To sit or not to sit, that is the question. And now the California Supreme Court has given us an answer.
While the U.S. Supreme Court has issued decisions on two of its major class action cases this term, Campbell-Ewald Co. v. Gomez and Tyson Foods v. Bouaphekeo (see January 20, 2016 blog and May 5, 2016 blog), one other previously argued case remains undecided, Spokeo, Inc. v. Robbins.
Rah! Rah! Sis Boom Bah! Supreme Court to Decide Whether Copyright Act Protects Cheerleader Uniform Designs
In August 2015, the United States Sixth Circuit Court of Appeals held in Varsity Brands, Inc.. v. Star Athletica, LLC, 799 F.3d 468 (6th Cir. 2015), that the stripes, chevrons and other visual elements that appear on a cheerleading uniform could be protectable under United States copyright law.
Fourth Circuit Decision Highlights Need for Employers to Assess Whether Training Time Should Be Compensated
Whether time spent in training is compensable time under the Fair Labor Standards Act (“FLSA”) is an issue that the courts have addressed in a variety of contexts.
The Third Circuit’s decision in In re Trump Entertainment presents interesting opportunities for employers with expired collective bargaining agreements (“CBAs”) seeking to reorganize their companies under Chapter 11 of the Bankruptcy Code.
Law enforcement agencies’ policies, in accordance with U.S. Supreme Court precedent, uniformly require that force used by officers be objectively reasonable under the circumstances.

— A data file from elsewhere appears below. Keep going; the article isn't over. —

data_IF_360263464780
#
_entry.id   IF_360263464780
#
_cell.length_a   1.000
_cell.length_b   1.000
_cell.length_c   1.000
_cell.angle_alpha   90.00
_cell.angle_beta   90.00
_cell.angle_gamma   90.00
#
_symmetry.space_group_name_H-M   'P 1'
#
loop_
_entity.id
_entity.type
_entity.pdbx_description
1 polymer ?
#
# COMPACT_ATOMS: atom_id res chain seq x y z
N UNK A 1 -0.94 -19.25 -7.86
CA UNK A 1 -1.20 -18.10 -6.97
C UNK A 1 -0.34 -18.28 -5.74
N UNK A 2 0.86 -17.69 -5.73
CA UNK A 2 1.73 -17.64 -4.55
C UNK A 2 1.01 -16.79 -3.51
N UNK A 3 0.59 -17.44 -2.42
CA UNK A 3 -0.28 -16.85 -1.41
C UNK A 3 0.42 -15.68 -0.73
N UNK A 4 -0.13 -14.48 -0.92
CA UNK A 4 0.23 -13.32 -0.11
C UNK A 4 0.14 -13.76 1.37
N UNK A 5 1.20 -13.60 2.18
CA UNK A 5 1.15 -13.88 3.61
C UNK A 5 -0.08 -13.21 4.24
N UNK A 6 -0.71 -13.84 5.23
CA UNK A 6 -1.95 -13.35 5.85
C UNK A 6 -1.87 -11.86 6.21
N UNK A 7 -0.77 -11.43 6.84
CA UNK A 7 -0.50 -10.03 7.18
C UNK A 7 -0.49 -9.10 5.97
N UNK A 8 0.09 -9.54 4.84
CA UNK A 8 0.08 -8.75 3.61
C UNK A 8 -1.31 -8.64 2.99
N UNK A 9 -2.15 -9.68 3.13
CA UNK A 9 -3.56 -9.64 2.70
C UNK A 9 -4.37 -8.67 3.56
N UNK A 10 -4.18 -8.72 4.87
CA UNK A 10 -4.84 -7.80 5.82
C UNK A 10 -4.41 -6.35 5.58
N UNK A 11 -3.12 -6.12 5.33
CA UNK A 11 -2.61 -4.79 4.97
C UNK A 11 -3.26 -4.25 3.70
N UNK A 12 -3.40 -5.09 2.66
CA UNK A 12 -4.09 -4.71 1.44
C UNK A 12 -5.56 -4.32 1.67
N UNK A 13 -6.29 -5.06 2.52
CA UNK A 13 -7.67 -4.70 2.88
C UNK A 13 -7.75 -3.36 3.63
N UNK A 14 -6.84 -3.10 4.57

Second Circuit: Intent to Harm is Not Required for Criminal Conviction Under Investment Advisers Act
The U.S. Court of Appeals for the Second Circuit yesterday affirmed the fraud conviction of a registered investment adviser and held that proof of intent to harm is not an element of a criminal conviction under section 206 of the Investment Advisers Act of 1940, 15 U.S.C. §80b-6 (“IAA”).
Competitor’s Claims That Broker Engaged in Unfair Business Practices Involve Professional Services and Are Not Precluded by the “Unfair Competition of Any Type” Exclusion
Applying Massachusetts law, the United States Court of Appeals for the First Circuit has held that unfair business practices claims brought against an insured insurance broker by a competitor involved professional services within the scope of its professional liability policy and that an exclusion for “unfair competition of any type” did not apply because the allegations did not involve consumer confusion. Utica Mutual Ins. Co. v. Herbert H. Landy Ins. Agency, 2016 WL 1566644 (1st Cir. April 19, 2016).
On Friday, the Sixth Circuit reinstated a $15.6 million jury verdict awarded to Cranpark, Inc. in its promissory estoppel suit against Rogers Group, Inc. (“RGI”).